I want just to echo some of the anxieties that have been raised in the past few minutes. I share entirely the unease of the noble Lord, Lord Tebbit, about the phrase, the human end of the spectrum, which seems to introduce a very unhelpful element of uncertainty. Given that some of the major moral reservations around this Bill, which have been expressed broadly both in the country and in your Lordships House, pivot upon the concern that this is legislation which is gradually but inexorably moving towards a more instrumental view of how we may treat human organisms, any lack of clarity in this area seems fatally compromising and ambiguous. I hope that we can have some further clarity in this afternoonsdiscussion.

That was it. The Archbishop of Canterbury’s big chance to make a substantial contribution to the debate on the Bill’s second reading: an extempore intervention (that it was unprepared is indicated by the barely coherent assertion that ‘any lack of clarity in this area seems fatally compromising and ambiguous’) of 124 words. If the archbishop had already made any other contribution on the issue I have at the time of writing been unable to find it: perhaps he is keeping his powder dry (though the martial metaphor will almost certainly turn out to be comically inappropriate).

A Christian case against these developments seems unlikely, on present evidence, to be put with any coherence or conviction by anyone but Catholics: so of course, it will be thought that ‘religious objections’ are obscurantist and irrelevant. The Anglicans either do not seem to be clear what the issues are or are wholly convinced by ‘progressive’ arguments. Lord Harries, formerly Bishop of Oxford, gave an interview to Helen Rumbelow and Alice Miles from The Times, which began, with excruciating coyness, ‘it isn’t often that you get to meet God.

Happily, we can report that He turns out to be a charming, sandy-haired grandfather with more than a passing resemblance to an ageing Gregory Peck.’ ‘What if’, they asked him, ‘a part-rabbit, part-baby turned up at the Gates of Heaven: would it have a human soul? Lord Harries instinctively brought his hand to his dog collar, and kept it there at his throat while trying to answer. “I’d rather not say if it is human, rather that it is seen to have predominantly human genetic make-up. From a religious point of view it is impossible to say.’ So there you have it. As for experiments on human embryos, ‘I don’t regard that very early embryo, which is just a small bundle of multiplying cells, as having the rights of a human being’. He was also clear enough about the removal of the reference inthe existing legislation to ‘the need for a father’: as he put it, ‘That should go. I don’t think it’s very useful because I think studies have shown that two people of the same sex together can be good parents.’ Bishops of Oxford don’t usually get a peerage on their retirement: but you can see why the government gave one to a useful chap like Richard Harries.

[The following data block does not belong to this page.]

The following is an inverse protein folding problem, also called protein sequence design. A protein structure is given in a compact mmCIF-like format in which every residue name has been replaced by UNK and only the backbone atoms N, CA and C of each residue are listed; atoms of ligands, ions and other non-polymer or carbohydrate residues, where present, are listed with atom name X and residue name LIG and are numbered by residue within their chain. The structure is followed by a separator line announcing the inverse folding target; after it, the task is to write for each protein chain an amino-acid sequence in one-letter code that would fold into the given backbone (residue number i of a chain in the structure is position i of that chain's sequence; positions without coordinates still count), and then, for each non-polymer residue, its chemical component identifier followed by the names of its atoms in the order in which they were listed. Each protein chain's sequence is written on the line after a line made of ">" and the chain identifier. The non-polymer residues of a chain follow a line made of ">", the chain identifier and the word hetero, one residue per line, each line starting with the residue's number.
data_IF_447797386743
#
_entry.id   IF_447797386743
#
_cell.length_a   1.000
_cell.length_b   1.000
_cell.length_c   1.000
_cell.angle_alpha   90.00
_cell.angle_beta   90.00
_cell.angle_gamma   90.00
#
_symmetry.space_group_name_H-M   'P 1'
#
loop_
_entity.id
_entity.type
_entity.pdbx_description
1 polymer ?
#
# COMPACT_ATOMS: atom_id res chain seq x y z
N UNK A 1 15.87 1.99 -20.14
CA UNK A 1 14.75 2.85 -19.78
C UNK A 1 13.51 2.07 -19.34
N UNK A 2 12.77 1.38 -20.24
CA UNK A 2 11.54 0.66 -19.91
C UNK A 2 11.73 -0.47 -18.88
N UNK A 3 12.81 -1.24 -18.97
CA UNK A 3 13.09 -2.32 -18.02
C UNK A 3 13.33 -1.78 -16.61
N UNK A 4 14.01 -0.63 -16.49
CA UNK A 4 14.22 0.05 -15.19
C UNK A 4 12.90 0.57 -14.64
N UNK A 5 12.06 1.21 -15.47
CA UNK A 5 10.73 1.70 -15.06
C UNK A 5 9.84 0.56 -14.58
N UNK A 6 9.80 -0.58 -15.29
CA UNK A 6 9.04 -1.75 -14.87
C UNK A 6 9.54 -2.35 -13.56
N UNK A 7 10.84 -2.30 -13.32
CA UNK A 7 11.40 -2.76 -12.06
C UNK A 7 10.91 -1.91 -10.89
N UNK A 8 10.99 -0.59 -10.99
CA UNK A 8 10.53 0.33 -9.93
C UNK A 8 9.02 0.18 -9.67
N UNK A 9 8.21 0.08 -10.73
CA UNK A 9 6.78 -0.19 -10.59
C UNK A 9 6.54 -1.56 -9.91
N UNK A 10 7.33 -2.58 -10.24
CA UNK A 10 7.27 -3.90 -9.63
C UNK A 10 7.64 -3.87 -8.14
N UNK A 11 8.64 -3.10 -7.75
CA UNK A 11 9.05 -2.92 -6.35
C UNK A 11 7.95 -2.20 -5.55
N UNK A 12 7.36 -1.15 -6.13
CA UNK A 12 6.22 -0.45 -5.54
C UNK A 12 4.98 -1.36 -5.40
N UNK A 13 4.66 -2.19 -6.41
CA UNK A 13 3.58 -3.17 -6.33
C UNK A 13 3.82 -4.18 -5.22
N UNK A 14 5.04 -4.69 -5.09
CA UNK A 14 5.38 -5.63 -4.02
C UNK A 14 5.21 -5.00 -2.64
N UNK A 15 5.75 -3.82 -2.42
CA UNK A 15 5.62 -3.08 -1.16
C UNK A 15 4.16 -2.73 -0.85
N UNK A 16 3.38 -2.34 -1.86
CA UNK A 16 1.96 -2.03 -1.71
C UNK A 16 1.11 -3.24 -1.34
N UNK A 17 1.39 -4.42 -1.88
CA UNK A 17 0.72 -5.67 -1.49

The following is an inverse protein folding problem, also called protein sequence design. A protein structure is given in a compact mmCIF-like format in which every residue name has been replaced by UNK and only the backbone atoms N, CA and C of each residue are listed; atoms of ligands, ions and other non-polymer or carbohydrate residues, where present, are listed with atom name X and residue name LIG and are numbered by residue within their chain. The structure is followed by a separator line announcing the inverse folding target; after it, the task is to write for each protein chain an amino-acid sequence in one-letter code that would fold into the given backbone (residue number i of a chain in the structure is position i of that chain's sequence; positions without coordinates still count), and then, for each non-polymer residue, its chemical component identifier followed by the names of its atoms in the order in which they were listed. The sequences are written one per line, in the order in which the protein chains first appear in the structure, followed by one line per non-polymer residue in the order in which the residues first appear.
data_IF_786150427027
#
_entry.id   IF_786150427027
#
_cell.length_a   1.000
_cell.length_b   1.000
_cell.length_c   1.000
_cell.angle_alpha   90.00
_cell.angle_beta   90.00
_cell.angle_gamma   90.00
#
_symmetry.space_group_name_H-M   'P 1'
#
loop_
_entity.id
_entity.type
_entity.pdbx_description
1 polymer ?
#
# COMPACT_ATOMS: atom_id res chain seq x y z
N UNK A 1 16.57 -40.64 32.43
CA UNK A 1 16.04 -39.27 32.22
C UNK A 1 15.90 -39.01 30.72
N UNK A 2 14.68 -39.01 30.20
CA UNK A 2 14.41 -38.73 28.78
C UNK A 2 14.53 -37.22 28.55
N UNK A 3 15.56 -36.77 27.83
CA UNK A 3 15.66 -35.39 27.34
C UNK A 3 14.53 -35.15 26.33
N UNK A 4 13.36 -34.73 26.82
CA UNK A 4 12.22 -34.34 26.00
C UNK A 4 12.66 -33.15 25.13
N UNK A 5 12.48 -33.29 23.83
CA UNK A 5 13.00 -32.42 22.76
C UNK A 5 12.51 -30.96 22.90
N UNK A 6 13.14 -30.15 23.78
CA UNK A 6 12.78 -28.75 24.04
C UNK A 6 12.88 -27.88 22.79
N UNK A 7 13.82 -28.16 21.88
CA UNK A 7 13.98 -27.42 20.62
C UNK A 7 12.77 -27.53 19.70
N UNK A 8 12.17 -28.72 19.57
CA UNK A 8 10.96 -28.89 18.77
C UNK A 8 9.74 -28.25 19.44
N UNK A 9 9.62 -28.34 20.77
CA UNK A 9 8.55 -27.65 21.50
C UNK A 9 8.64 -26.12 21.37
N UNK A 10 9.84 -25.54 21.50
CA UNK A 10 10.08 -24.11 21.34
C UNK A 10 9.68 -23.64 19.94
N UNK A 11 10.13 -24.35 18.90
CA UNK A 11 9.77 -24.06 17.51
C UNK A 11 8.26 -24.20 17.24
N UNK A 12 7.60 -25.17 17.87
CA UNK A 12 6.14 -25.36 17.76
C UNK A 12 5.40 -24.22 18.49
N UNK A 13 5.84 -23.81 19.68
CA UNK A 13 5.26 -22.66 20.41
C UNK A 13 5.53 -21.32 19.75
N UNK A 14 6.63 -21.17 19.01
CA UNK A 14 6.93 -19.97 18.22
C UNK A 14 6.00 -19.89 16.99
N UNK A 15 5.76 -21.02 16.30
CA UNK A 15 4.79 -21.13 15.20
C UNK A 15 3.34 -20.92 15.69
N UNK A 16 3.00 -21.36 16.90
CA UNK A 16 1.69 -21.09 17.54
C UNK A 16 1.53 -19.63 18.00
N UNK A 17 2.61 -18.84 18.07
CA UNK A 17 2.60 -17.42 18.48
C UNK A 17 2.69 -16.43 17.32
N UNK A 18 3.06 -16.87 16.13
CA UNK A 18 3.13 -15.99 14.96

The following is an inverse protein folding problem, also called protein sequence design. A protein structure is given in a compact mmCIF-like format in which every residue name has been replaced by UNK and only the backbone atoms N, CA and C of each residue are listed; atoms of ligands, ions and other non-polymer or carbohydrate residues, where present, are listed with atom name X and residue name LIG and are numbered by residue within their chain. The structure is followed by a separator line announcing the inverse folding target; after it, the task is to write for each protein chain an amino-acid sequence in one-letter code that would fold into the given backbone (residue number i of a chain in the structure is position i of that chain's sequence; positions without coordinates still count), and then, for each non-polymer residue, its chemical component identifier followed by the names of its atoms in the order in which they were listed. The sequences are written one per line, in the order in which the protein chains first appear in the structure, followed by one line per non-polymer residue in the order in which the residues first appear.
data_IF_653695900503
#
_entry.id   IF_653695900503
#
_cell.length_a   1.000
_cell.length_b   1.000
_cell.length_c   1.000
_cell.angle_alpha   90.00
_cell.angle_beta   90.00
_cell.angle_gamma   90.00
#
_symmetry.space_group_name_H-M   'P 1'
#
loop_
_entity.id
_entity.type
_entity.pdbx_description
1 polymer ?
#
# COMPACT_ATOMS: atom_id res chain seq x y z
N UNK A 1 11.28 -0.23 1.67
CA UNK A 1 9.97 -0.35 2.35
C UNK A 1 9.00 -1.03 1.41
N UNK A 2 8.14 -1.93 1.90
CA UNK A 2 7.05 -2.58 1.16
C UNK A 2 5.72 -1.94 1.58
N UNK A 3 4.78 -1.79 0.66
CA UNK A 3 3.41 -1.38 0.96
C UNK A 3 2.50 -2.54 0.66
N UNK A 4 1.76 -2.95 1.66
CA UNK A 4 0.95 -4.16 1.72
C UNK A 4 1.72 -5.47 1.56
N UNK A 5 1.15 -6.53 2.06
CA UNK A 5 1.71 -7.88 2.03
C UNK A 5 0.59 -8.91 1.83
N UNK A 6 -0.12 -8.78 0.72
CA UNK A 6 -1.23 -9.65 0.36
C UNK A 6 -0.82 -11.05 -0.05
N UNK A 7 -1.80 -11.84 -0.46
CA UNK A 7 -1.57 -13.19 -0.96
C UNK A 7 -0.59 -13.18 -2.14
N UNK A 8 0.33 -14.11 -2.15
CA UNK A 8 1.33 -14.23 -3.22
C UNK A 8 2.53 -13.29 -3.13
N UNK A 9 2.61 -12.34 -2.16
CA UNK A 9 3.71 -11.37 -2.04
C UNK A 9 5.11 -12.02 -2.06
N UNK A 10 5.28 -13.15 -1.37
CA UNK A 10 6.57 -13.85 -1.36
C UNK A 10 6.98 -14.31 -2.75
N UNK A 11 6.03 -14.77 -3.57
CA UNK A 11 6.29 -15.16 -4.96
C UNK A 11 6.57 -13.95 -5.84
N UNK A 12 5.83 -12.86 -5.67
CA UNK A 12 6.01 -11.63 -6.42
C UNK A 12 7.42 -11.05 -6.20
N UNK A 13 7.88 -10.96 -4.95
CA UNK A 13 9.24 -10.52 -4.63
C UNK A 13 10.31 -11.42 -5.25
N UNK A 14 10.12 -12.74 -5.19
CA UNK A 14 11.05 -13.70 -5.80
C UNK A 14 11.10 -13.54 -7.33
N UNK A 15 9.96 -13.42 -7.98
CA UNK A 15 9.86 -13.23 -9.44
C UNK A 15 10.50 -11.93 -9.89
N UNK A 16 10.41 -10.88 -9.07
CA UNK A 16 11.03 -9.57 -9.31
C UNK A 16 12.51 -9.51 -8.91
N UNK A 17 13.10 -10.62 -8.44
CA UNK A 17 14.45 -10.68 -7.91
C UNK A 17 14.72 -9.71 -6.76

Catholics are going to be, if not entirely on their own, not exactly part of a united Christian front either. That there are huge moral issues involved here seems, all the same, obvious enough. Nevertheless, the government is (or was when we went to press) determined not to allow its own backbenchers any freedom of conscience when it comes to the main vote in the Commons. According to the Telegraph, ‘A Government source said last night (i.e. on March 2) : “This is a vital Bill and the Prime Minister has taken a close interest. That means we have to get it through. But when you are talking about people’s religious beliefs, particularly among Cabinet ministers, then it creates problems”.’ The Telegraph claimed that Gordon Brown was ‘facing a rebellion by Roman CatholicCabinet ministers’. According to this account, ‘three senior Cabinet ministers Des Browne, the Defence Secretary, Ruth Kelly, the Transport Secretary, and Paul Murphy, the Welsh Secretary threaten[ed] to resist the order because of their religious beliefs,’ though ‘Andy Burnham, the Culture Secretary and another Catholic, is understood to have raised no objections.’ Brown was reported to be looking for a way out of this impasse: the Telegraph claimed that ‘the Cabinet revolt has forced him to think again’ and that ‘One solution now being considered is giving MPs the option of abstaining in the key vote on the Bill’: but, ‘Some staunch Catholic MPs say even being allowed to abstain is not enough and instead want to be free to vote against the Bill, or amend it to remove somemeasures’. We shall see, and perhaps we already have. Downing Street allowed onto its website a petition for a free vote: this may turn out to be an excuse for Mr Brown to back down, though petitions in the past have looked more like an opportunity for Downing Street to demonstrate its absolute contempt for public opinion: there were, after all, several petitions for a referendum on the Lisbon treaty (one of them with over 108,000 signatures) and they were ignored precisely becausethere was overwhelming public opinion against the government for a referendum and against the treaty. All the same, if there is a good vote on the Downing Street petition, it might embolden Labour members to defy the whips (the Tories and Liberals, of course, already have a free vote). The petitionreads as follows: ‘We the undersigned petition the Prime Minister to allow free votes on the embryology and fathers components of the Human Fertilisation and Embryology Bill when considered by the House of Commons’.

You can ‘sign’ it by going to

The deadline is May 13.

Faith Magazine